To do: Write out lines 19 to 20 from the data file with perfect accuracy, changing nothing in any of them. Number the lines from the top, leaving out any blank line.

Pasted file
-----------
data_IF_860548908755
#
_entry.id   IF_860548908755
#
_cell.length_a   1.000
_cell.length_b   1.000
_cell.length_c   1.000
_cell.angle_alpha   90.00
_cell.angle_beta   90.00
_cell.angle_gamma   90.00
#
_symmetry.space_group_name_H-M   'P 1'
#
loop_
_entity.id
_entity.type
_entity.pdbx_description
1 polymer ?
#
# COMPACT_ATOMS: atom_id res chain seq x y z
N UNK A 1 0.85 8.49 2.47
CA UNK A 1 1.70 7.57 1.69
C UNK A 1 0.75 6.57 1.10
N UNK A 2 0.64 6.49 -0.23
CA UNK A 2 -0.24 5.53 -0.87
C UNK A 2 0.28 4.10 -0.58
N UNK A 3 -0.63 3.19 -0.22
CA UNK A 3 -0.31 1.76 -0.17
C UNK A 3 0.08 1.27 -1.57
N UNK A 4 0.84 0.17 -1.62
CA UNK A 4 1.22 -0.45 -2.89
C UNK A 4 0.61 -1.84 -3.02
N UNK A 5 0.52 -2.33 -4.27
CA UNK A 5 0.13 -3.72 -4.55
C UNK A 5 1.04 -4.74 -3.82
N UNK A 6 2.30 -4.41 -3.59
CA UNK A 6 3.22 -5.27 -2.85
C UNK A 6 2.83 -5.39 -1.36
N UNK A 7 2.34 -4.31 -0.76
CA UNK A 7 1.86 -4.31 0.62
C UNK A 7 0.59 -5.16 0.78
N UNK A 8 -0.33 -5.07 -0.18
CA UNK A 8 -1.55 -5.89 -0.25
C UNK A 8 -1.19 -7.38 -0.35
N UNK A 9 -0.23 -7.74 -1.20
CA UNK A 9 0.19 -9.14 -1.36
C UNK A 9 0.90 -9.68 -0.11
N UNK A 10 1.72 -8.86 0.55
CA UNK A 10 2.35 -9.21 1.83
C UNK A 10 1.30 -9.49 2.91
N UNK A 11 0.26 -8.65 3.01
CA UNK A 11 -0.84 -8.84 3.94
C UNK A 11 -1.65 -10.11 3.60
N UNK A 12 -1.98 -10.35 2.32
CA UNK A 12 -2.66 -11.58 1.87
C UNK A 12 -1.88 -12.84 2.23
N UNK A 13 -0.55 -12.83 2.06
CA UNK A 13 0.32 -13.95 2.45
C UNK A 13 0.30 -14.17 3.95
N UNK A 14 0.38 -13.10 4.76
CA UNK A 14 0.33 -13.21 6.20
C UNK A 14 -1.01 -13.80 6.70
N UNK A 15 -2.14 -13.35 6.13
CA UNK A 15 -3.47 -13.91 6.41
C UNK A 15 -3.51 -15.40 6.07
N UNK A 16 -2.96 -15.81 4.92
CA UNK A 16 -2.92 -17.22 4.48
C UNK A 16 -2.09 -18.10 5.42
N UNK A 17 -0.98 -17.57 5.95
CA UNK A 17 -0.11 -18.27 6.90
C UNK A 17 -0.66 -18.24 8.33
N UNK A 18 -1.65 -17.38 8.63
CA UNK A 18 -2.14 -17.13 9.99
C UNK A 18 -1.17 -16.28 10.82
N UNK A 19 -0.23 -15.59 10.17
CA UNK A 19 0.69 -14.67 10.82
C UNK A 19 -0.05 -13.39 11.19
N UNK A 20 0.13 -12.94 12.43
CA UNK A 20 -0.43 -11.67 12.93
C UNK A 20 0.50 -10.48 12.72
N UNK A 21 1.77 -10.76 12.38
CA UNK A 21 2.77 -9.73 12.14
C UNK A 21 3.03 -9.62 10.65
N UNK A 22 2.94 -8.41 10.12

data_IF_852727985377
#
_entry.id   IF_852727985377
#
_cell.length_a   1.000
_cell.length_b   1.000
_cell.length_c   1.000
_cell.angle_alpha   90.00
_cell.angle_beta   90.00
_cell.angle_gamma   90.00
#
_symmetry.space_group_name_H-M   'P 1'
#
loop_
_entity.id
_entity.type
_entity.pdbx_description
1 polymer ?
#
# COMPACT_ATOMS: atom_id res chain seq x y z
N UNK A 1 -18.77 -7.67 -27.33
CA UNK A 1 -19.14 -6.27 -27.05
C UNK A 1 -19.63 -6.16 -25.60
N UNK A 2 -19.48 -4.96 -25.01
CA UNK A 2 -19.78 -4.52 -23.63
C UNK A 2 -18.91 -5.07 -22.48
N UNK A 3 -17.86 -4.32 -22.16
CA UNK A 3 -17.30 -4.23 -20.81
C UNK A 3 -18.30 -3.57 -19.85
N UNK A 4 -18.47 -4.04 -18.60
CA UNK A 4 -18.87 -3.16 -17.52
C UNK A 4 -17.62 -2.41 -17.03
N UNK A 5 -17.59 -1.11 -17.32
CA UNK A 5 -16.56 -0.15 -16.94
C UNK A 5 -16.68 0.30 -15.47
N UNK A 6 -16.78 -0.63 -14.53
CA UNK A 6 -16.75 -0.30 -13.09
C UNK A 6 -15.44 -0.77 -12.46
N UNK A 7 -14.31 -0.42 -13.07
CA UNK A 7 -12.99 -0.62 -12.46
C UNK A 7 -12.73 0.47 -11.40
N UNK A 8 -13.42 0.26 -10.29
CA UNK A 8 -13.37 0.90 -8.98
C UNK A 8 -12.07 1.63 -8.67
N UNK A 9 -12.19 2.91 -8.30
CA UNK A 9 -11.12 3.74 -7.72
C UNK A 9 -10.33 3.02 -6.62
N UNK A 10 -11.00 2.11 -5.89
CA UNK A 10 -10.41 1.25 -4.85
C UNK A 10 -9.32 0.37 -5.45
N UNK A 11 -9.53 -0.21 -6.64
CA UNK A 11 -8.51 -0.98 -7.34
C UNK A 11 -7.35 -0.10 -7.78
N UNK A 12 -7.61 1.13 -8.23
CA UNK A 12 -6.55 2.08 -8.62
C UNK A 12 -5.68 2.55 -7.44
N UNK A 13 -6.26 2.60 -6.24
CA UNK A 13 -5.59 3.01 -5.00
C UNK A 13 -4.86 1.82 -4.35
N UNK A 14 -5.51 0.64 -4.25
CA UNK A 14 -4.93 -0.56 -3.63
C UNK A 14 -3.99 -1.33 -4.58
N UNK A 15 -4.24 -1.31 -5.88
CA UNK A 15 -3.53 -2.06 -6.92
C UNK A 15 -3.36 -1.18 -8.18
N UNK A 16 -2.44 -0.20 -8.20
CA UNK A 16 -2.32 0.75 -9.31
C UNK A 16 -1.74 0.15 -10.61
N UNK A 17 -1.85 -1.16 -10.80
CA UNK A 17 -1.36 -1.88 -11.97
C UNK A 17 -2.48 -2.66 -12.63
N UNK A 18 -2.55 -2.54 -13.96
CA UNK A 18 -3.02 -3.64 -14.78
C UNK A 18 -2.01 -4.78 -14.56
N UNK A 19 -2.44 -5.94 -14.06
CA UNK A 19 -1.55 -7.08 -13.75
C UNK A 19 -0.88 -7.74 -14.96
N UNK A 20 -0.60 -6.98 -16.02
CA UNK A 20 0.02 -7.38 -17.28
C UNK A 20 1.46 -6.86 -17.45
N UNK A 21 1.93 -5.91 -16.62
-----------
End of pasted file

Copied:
#
# COMPACT_ATOMS: atom_id res chain seq x y z